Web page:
Climate change is about to make your beer more expensive


If you crave a pint (or two) at the end of a hard day, brace yourself: climate change is poised to make your favourite lager, ale or IPA more scarce and pricey.

Barley, the main ingredient in beer, is extremely sensitive to temperature and drought, and because humans have really fucked up the planet, it means the temperature is increasing which will lead to substantial decreases in barley crops. Dabo Guan, a co-author of the study and a professor of climate change economics at the University of East Anglia, and a team of scientists examined scenarios resulting from climate change and then figured out the impact on global barley yields and beer prices.

During severe climate events, global beer consumption would decline by 16 percent, or almost 30 billion litres - equal to all the beer quaffed each year in the United States, Guan and an worldwide team of researchers reported in the journal Nature Plants.

By volume, beer is by far the most popular alcoholic drink in the world, with almost 200 billion litres produced in 2017.

Key brewing nations are forecast to be among the worst hit, including Belgium, the Czech Republic and Ireland.

Donald Trump acepta la realidad del cambio climático
Trump aseguró que no quiere ser él quien ponga en desventaja a Estados Unidos al momento de responder al cambio climático . No quiero perder millones y millones de trabajos ni quiero estar en desventaja (...) Pero bien podría revertirse.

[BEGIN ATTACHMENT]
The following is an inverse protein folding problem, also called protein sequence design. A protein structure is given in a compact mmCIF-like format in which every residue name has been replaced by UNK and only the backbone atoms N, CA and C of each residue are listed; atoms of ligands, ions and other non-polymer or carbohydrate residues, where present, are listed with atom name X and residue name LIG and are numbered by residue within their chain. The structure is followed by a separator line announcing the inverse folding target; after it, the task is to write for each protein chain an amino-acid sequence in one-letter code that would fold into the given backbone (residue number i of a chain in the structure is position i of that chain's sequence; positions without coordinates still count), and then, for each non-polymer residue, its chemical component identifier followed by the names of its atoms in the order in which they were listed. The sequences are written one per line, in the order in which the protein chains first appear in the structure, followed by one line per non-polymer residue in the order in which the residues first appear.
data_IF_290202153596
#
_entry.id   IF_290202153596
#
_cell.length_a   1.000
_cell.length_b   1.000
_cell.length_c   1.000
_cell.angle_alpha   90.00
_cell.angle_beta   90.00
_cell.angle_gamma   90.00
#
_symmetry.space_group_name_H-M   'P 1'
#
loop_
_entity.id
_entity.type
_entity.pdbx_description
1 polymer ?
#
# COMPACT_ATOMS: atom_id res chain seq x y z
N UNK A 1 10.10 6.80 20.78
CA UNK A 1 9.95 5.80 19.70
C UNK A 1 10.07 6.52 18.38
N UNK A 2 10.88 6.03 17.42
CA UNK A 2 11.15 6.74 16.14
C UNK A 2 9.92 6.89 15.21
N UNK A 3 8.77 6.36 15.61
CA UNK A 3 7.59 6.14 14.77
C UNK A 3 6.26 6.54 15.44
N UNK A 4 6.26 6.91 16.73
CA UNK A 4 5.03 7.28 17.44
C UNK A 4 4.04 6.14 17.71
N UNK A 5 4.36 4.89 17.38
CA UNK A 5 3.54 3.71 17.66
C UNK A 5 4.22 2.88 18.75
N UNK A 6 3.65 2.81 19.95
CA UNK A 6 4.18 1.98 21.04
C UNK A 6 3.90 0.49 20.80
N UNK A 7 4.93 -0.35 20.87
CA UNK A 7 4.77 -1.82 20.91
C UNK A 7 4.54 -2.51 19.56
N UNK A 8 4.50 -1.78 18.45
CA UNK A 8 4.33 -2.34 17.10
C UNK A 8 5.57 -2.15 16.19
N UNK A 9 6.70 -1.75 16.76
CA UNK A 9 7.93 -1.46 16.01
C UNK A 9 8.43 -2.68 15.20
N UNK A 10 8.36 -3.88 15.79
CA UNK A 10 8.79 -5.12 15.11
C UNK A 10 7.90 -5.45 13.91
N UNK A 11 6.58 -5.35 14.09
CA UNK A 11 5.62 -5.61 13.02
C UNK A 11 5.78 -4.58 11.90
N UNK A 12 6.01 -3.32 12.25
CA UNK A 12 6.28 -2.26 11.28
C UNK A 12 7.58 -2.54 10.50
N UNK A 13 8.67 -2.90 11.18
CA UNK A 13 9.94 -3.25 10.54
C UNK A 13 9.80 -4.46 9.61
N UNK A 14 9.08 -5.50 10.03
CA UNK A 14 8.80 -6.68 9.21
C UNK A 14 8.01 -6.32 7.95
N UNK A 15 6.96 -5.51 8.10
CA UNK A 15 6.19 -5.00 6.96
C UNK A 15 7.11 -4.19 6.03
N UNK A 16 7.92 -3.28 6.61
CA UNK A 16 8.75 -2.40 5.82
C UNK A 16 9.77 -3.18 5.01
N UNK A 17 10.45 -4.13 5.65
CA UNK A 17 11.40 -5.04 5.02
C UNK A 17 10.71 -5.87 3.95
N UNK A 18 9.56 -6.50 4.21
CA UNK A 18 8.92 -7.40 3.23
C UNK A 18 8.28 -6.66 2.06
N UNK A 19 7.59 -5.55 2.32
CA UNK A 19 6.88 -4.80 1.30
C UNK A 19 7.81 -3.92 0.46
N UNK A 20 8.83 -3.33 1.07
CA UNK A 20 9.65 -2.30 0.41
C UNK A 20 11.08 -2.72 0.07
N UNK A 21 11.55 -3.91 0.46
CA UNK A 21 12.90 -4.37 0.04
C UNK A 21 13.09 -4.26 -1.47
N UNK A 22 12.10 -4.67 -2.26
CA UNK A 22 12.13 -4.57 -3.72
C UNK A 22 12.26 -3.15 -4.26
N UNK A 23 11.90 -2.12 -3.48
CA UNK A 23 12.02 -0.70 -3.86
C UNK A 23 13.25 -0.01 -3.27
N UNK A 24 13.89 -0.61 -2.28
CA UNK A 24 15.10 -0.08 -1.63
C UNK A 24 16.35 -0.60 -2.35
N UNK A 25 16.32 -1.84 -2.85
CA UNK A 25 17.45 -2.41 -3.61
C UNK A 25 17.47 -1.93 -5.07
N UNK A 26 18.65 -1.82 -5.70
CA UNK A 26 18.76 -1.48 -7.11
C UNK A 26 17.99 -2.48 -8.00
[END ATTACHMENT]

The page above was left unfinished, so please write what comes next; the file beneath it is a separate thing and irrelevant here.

Their prediction: During the most severe climate events, global beer consumption would decline on average by 16%, Guan said, while beer prices around the world would, on average, double.

The next step was to estimate how these "barley supply shocks" would affect the production and price of beer in each region.

The researchers said that compared with life-threatening affects of global warming such as the floods and storms faced by millions, a beer shortage may seem relatively unimportant. "There is something fundamental in the cross-cultural appreciation of beer".

Guan also noted that beer crops aren't the only ones likely to be affected by climate change.

The top exporters of barley are Australia, France, Russia, Ukraine and Argentina, with many European countries filling out the top-20.